January marked the arrival of good news — and some not-so-good news — from the U.S. Postal Service (USPS).
USPS is now more than two years into its 10-year plan, Delivering for America (DFA), which presents a focus on modernizing the system, increasing efficiency and bettering its financial outlook. USPS says the DFA “has achieved significant and measurable successes” so far.
The ongoing nature of this plan means that 2024 brings new policy changes as well. While many of this year’s changes are meant to deliver higher satisfaction, you may have to shell out a few extra cents. Following is a look at some of the things you can expect to change this year.
Higher first-class mail prices
Prices were hiked last year, and 2024 can’t escape an increase either.
On Jan. 21, price changes officially took effect, including:
- First-class mail Forever stamp: 68 cents (up from 66)
- Metered letters (1 ounce): 64 cents (up from 63 cents)
- Domestic postcards: 53 cents (up from 51 cents)
- International postcards: $1.55 (up from $1.50)
- International letters (1 ounce): $1.55 (up from $1.50)
If 2024 is anything like 2023, you may see some additional price increases this year. USPS increased its rates in January 2023 and an additional time last July.
Higher prices for Priority Mail
Priority Mail fees are determined by weight and where the package is heading (unless you select a flat rate box).
In 2024, those rates have increased by an average of 5.7% and the Priority Mail Express service increased by about 5.9%.
USPS Ground Advantage, a slightly slower and more affordable option than Priority Mail that was introduced in 2023, is seeing rates increase by an average of 5.4%.
New stamp designs
Not everything new has to be a price hike. USPS has released a new stamp for Valentine’s Day and has more than a dozen other releases set for 2024. These new stamp sets include themes such as Dungeons and Dragons, Garden Delights and Pillars of Creation.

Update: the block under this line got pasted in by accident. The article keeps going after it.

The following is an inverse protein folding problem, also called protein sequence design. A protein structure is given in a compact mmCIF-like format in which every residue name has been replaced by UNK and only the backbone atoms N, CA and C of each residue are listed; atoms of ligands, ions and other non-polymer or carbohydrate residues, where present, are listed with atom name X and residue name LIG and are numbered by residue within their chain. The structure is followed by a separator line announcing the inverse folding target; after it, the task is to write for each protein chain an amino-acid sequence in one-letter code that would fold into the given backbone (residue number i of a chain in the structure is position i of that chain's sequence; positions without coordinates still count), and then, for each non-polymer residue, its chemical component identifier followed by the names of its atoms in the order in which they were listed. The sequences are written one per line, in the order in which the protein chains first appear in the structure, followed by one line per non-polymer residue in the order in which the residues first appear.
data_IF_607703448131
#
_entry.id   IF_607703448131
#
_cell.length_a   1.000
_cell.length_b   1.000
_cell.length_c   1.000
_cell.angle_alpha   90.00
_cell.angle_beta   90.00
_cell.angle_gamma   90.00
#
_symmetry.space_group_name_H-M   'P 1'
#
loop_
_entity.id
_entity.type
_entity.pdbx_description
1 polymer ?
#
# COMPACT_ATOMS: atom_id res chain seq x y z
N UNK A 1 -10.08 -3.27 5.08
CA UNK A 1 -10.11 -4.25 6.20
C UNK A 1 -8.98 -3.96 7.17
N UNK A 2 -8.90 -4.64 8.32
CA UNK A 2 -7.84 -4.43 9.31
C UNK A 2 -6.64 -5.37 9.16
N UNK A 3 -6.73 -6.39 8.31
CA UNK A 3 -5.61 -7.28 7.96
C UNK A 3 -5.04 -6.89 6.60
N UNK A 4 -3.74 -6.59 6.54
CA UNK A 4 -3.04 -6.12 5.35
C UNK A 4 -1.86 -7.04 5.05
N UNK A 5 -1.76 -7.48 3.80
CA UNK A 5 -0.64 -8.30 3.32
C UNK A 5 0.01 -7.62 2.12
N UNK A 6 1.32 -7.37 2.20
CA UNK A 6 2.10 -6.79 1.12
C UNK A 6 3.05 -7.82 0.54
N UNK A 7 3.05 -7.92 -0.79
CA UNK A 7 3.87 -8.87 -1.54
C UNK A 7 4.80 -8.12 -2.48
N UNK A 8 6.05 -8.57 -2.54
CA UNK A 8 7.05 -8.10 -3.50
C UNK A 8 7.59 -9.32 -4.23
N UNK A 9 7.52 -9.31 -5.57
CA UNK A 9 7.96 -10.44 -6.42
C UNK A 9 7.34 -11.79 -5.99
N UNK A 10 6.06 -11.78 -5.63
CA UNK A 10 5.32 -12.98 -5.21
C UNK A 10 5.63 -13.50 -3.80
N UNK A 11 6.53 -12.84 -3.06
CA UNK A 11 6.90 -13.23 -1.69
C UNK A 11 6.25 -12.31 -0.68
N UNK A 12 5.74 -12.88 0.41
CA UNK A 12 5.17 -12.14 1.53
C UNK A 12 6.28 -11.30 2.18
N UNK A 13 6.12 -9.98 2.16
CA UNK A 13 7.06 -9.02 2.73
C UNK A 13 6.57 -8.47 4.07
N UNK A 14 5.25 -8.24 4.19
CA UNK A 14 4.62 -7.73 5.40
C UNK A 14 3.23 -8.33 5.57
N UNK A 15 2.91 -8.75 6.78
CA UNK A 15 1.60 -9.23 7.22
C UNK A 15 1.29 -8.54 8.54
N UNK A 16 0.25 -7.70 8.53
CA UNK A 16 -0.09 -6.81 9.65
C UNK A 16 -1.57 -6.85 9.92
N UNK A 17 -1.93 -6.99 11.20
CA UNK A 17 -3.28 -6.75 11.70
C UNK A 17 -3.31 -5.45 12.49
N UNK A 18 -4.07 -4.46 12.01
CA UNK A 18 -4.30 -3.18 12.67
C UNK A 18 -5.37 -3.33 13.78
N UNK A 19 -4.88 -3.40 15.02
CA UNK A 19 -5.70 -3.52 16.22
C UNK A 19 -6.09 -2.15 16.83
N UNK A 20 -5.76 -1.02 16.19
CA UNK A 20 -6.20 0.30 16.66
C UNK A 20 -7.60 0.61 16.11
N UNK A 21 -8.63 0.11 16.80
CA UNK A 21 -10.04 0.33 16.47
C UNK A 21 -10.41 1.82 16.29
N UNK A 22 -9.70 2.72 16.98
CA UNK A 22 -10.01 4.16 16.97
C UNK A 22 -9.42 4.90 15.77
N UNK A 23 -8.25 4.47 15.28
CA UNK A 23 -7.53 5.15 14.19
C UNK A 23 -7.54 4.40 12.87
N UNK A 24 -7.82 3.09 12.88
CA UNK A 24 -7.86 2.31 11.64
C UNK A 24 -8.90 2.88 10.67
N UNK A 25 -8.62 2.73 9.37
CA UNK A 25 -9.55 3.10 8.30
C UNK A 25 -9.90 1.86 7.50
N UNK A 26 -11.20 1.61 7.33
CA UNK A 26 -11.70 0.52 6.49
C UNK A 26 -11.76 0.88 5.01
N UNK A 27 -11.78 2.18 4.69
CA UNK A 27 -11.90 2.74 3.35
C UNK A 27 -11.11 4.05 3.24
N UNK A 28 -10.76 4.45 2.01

USPS reports that as of the start of 2024, it was delivering 87.5% of first-class mail on time — 1.6 percentage points more than the previous quarter. And it delivered 45% of mail and packages a day ahead of the specified service standard. The mail that isn’t delivered in the specified time range, USPS says, is often a result of staffing issues.
Its goal is to deliver 95% of all types of mail on time. So in a push to continue raising the rate of successful, on-time deliveries, USPS is opening new sorting and delivery centers. USPS has already opened several new sorting and delivery centers as part of its 10-year plan and 18 more are coming online in the first couple months of 2024.
New anti-fraud rules for mail forwarding
This new rule from USPS was implemented in 2023, but unless you’ve recently moved, you may not know about it yet. The change adds some extra security to the change of address process to mitigate fraud.
While users previously only had to submit a form online or in person, they’ll now also have to present some unexpired form of ID.
This can still be done online or in person. If you do it online, you’ll have to pay a $1.10 credit card identity verification fee, and it’s possible USPS will request further verification. If so, the system will generate a barcode sent to you via email. You’ll have to go to a local post office to present the barcode and a valid photo ID.
You can skip the online part and fill out the form in person; just visit a local post office and bring a valid form of ID.